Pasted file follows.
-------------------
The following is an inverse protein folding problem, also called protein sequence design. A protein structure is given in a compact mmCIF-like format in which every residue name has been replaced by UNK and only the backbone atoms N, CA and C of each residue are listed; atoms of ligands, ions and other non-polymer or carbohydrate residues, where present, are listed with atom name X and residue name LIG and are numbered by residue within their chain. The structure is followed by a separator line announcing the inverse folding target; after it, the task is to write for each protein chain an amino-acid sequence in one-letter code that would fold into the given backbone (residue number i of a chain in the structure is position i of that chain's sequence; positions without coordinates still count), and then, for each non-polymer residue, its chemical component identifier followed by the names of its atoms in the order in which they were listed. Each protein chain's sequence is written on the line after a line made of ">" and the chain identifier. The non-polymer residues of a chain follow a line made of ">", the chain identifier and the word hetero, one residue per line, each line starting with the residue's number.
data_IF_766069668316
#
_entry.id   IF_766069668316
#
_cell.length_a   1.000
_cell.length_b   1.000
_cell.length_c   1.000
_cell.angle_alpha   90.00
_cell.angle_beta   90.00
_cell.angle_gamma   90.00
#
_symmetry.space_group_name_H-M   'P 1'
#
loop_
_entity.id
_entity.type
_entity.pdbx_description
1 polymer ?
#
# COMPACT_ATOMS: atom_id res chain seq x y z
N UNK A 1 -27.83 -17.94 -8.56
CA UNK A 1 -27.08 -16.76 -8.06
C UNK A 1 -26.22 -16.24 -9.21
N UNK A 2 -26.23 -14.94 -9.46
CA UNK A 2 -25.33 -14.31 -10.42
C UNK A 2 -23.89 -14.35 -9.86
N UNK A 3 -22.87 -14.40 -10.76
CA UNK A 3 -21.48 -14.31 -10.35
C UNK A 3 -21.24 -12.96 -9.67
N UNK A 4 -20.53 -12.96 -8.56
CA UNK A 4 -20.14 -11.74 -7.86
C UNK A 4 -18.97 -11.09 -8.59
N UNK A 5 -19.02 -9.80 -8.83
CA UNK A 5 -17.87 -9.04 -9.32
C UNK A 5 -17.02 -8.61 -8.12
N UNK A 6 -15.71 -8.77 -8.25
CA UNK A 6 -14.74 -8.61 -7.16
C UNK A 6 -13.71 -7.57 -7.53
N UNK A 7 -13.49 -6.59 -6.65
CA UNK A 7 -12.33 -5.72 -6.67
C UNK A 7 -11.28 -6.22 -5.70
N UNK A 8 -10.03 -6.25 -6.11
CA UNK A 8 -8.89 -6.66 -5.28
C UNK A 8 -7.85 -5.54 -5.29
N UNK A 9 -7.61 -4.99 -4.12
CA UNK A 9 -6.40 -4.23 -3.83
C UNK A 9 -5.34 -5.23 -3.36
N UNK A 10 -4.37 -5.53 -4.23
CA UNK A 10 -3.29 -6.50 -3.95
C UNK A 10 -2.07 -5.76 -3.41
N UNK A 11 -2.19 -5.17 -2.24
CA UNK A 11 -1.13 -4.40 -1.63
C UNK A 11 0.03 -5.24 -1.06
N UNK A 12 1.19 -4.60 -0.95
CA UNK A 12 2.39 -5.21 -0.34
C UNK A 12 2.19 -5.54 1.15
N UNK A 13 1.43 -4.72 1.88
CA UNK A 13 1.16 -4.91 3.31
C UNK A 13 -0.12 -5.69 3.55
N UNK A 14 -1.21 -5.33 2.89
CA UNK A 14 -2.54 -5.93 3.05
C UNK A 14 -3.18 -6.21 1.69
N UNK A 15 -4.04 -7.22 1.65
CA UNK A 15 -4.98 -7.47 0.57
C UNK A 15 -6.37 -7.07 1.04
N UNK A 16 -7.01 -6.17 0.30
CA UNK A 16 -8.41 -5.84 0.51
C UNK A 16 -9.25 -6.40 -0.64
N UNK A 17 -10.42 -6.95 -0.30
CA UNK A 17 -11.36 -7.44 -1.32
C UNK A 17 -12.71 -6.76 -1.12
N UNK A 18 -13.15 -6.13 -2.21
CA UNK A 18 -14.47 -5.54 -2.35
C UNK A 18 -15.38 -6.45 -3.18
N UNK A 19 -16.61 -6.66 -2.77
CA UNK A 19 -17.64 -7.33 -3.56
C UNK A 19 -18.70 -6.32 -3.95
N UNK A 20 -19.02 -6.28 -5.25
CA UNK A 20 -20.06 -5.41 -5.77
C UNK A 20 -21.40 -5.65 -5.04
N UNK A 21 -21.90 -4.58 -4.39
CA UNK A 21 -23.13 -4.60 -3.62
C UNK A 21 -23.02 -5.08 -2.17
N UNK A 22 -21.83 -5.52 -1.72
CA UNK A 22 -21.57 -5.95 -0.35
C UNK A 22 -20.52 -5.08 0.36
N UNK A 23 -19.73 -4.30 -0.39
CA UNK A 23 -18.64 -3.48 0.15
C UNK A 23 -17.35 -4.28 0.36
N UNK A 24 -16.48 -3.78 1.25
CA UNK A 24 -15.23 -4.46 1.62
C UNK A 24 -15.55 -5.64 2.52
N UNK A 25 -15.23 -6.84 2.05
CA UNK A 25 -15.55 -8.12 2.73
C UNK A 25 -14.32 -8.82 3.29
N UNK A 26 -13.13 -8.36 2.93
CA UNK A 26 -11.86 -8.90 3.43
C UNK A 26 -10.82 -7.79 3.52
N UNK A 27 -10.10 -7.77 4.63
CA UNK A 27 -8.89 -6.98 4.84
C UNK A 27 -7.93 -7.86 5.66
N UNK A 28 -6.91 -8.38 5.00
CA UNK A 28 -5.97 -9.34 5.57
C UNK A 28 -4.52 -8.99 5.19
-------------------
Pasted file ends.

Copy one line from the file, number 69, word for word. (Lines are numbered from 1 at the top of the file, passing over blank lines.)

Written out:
C UNK A 16 -9.25 -6.40 -0.64